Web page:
In respect of aged parents and minor children, it is an obligation of every Hindu male or female under Hindu law. So, a Hindu has obligation to maintain Wife

Most systems of law recognized the obligation of the husband to, maintain his wife till the marriage subsists and the wife remains faithful. Wife's right to maintenance may arise in the following three situations:
  1. When the wife lives separate from her husband.
  2. When the wife lives with her husband.
  3. When the wife lives separate under a decree of the court or when the marriage is dissolved.

Children
The modern Hindu law imposes the obligation on both the parents and in respect of both legitimate and illegitimate children. The obligation extends during the minority of children.

Legitimate and Adopted Son
A Hindu is required to maintain his natural as well as adopted sons. If a son refuse to live with his father, it does not disentitle (deprive) him from claiming maintenance, but the quantum of maintenance may be affected. The same is true about a disobedient son. The obligation of parents to maintain the son ceases on his attaining majority, even if the son is incapable of maintaining himself due to temporary illness or disorder. But, if disability is of a permanent nature, it would be in consonance with the principles of Hindu law that parent's obligation to maintain him is recognised.

Illegitimate Son
Hindu law has never considered an illegitimate son as a filius nullius (a son of nobody) and along imposed an obligation on the putative father to maintain his illegitimate son. Such sons are entitled to maintenance during their minority. No illegitimate son can claim maintenance after he has attained majority.

Legitimate and Adopted Daughter
It is recognised that it is the father's obligation to maintain his legitimate daughter till her marriage and to pay for her marriage expenses.

Aged or Infirm Parents
The obligation to maintain aged or infirm parents is a personal obligation arising out of the parent-child relationship.

Section 20 of Hindu Adoptions and Maintenance Act includes a childless 'Stepmother' in the expression 'Parent.' The childless 'Stepfather' is still excluded from the purview of the expression 'Parent',

Daughter-in-law
Hindu Adoptions and Maintenance Act, 1956, purport to put the daughter-in-law as a class by herself by enacting separate section for her. Section 19 does not make it a personal obligation of the father-in-law to maintain his daughter-in-law. Further, the obligation is confined to the coparcenary interest of the father-in-law. Under Section 19, obligation of father-in-law arises, if
  1. the daughter-in-law is unable to maintain herself out of her own earnings or other property.
  2. the daughter-in-law is unable to obtain maintenance, in certain following conditions
    1. From the estate of her husband.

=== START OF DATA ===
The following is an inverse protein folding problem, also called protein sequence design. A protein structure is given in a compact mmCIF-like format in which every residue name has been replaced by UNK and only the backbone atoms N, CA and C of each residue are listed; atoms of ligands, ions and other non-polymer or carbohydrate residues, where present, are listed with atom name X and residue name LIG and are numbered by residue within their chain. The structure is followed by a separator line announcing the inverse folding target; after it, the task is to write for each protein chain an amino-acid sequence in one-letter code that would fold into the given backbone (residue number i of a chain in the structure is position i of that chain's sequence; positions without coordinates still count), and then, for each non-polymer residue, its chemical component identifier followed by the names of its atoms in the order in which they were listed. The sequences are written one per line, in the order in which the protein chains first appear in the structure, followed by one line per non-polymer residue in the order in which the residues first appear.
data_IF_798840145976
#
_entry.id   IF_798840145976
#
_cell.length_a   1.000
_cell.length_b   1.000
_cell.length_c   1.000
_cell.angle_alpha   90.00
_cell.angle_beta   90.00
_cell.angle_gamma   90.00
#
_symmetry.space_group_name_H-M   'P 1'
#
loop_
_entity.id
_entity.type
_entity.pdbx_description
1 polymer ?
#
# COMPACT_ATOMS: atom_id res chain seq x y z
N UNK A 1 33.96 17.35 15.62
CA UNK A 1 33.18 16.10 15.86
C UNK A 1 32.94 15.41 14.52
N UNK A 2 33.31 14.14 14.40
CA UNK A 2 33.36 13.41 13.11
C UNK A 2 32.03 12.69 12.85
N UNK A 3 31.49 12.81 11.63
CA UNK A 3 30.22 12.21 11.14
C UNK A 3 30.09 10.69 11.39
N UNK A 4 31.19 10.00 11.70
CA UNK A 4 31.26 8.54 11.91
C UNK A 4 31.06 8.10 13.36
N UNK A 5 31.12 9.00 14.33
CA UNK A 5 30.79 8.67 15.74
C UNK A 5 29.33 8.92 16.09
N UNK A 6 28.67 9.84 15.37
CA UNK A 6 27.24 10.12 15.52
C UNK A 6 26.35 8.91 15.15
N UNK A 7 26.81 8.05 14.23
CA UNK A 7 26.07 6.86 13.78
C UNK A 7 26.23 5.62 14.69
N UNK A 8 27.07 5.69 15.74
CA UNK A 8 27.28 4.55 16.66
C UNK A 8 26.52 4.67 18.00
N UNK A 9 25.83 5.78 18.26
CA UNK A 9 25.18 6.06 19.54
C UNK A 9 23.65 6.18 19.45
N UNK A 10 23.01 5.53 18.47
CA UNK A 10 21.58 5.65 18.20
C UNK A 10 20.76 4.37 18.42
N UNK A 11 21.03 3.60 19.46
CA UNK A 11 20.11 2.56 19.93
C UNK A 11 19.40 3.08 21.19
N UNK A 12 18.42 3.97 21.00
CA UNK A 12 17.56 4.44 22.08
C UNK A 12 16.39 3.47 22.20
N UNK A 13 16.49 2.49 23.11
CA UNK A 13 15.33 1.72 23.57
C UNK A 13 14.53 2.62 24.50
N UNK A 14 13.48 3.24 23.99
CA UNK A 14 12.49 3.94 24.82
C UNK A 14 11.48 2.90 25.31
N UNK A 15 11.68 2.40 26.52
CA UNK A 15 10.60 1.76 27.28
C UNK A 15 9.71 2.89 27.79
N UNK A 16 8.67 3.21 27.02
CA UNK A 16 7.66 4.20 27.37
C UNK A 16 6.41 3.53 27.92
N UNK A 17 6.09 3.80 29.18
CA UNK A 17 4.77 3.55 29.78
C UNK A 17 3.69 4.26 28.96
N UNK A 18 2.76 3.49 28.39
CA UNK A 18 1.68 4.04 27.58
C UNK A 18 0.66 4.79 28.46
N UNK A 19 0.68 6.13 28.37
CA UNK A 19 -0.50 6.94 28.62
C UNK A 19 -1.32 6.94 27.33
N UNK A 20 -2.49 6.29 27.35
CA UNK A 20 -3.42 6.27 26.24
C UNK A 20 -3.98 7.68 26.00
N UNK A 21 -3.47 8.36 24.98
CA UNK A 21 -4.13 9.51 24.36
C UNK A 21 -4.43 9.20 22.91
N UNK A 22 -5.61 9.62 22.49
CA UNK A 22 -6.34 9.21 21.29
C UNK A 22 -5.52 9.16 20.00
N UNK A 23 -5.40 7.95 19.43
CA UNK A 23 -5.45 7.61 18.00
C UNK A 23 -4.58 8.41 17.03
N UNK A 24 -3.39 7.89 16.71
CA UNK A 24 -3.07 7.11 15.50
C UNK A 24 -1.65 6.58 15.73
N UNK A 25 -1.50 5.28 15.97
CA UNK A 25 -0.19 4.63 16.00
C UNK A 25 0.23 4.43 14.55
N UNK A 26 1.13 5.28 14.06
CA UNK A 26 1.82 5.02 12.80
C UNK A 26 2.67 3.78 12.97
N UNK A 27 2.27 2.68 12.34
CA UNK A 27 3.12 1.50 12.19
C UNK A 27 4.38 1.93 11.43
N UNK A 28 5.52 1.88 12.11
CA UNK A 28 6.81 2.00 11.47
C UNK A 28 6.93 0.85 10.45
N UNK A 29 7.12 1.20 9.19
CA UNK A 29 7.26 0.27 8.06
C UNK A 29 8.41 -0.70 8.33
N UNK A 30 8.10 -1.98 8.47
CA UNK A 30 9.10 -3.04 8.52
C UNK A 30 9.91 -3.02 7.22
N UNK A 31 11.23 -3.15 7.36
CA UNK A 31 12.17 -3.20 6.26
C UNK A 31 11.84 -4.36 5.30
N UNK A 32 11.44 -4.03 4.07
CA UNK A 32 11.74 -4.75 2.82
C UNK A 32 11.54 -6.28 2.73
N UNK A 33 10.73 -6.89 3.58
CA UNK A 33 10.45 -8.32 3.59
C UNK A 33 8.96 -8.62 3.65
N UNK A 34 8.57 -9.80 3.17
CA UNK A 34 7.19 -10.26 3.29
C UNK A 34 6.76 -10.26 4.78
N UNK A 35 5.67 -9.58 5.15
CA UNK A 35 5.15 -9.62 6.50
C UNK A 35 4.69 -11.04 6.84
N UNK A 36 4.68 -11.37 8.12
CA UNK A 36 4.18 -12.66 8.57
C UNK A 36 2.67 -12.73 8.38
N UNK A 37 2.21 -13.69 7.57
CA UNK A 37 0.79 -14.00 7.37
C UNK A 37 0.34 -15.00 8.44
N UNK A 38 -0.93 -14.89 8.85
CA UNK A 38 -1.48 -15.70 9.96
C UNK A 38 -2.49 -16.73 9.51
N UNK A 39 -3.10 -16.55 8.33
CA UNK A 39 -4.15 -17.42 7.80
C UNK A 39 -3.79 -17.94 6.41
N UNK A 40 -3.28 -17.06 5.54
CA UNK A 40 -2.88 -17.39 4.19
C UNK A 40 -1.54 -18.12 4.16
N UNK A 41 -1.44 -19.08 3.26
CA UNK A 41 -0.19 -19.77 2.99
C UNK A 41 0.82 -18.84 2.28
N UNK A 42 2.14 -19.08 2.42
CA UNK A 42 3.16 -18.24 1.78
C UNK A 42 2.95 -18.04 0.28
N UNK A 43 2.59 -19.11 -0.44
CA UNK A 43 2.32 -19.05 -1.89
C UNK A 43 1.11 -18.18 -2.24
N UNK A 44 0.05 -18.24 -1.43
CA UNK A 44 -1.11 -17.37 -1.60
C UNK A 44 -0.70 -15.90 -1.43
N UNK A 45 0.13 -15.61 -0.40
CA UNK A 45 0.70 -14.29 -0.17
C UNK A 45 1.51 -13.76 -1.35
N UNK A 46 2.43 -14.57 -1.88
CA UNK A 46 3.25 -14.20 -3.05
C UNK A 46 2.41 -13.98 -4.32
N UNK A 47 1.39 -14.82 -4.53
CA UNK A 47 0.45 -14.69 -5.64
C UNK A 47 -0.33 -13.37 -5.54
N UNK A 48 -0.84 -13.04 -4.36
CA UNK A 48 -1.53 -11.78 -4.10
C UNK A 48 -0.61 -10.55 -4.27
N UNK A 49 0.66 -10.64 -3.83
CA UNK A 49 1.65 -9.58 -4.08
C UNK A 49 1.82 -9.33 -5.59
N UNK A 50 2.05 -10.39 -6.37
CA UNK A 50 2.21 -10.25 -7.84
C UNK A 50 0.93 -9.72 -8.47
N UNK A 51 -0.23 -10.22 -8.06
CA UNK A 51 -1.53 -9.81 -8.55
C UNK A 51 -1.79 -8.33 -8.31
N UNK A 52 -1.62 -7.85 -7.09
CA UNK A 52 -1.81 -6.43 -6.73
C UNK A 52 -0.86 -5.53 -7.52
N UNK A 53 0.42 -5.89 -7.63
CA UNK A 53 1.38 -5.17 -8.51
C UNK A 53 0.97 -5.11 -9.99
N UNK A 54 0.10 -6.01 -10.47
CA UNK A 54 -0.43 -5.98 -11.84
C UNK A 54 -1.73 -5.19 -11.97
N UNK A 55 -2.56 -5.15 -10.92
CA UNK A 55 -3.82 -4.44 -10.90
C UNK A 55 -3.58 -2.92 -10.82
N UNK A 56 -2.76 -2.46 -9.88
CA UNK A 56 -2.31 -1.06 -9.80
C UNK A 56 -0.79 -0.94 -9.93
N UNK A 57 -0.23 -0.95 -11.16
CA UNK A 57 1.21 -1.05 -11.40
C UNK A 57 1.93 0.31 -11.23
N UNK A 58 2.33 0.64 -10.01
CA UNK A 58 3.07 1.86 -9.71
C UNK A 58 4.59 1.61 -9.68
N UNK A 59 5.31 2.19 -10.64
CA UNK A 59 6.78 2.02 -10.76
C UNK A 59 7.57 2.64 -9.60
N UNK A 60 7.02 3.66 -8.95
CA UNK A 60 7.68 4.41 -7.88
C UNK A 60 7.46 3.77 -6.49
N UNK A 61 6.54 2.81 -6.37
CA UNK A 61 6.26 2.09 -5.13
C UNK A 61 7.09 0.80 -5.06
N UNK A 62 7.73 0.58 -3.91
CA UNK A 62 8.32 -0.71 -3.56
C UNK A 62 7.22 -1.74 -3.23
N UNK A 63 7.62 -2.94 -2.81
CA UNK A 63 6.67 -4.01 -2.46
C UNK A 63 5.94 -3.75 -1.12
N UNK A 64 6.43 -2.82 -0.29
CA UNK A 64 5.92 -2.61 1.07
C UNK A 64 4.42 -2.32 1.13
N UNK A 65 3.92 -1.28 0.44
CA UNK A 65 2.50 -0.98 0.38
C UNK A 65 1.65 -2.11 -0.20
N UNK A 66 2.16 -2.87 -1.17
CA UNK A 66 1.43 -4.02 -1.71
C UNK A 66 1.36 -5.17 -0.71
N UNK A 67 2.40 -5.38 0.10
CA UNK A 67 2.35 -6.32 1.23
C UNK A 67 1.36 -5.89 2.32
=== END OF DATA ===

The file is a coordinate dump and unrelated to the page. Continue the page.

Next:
2. From the estate of her father.
    3. From the estate of her mother
    4. From her sons or daughters or from their estate.

Maintenance of Dependants
Section 21 and 22 of the Act create a new right of certain persons called 'dependants'. Dependants are relatives of deceased Hindu and they claim maintenance against the property of the deceased in the hands of heirs. The term 'heir' includes all those persons on whom the estate of the deceased devolves. The rights of dependants exist against the property and not against the heirs personally.

Who are Dependants?
Under Section 21 of Hindu Adoptions and Maintenance Act, 1956, following are the dependants of a Hindu male or female:
  1. Father,
  2. Mother,
  3. Widow,
  4. Minor legitimate or illegitimate son,
  5. Minor legitimate or illegitimate unmarried daughter,
  6. Widowed daughter,
  7. Son's widow,
  8. Grandson's widow,
  9. Son's unmarried daughter, and
  10. Grandson's unmarried daughter.

Rules Related to Dependants
Obligations are tagged to the estate and not to the person. The liability of the heirs who take the property of the deceased is not a joint liability. A dependant will be entitled to claim maintenance only if he has not obtained any share in the estate of a Hindu dying after the commencement of this act by testamentary or intestate succession. Sub-section (4) of Section 22 imposes another limitation on the liability to maintain.

Maintenance of the Members of the Joint Family
When the family remains joint, all its members have a right of maintenance against the joint family property. The persons who claim maintenance, out of the joint family funds may be classified under the following three heads:
  1. Coparceners, qualified as well as disqualified,
  2. Wives, widows, unmarried daughters of the coparceners, and
  3. Other members of the family, which includes:
    1. Those male members, who are not coparceners.
    2. Concubines and illegitimate children of the father.

Quantum of Maintenance
There are some provisions which the court will take into account in fixing the amount of maintenance under the Hindu Adoptions and Maintenance Act, 1956. In respect of quantum of maintenance of wife, children and aged or infirm parents, following considerations are kept in mind:
  1. Reasonable wants of the claimant;
  2. The position and status of parties;
  3. If the claimant is living separately, whether he is able to justify it;
  4. The number of persons entitled to be maintained under the Act;
  5. The value of the claimant's property and any income derived from such property or from claimant's own earning or from any other source.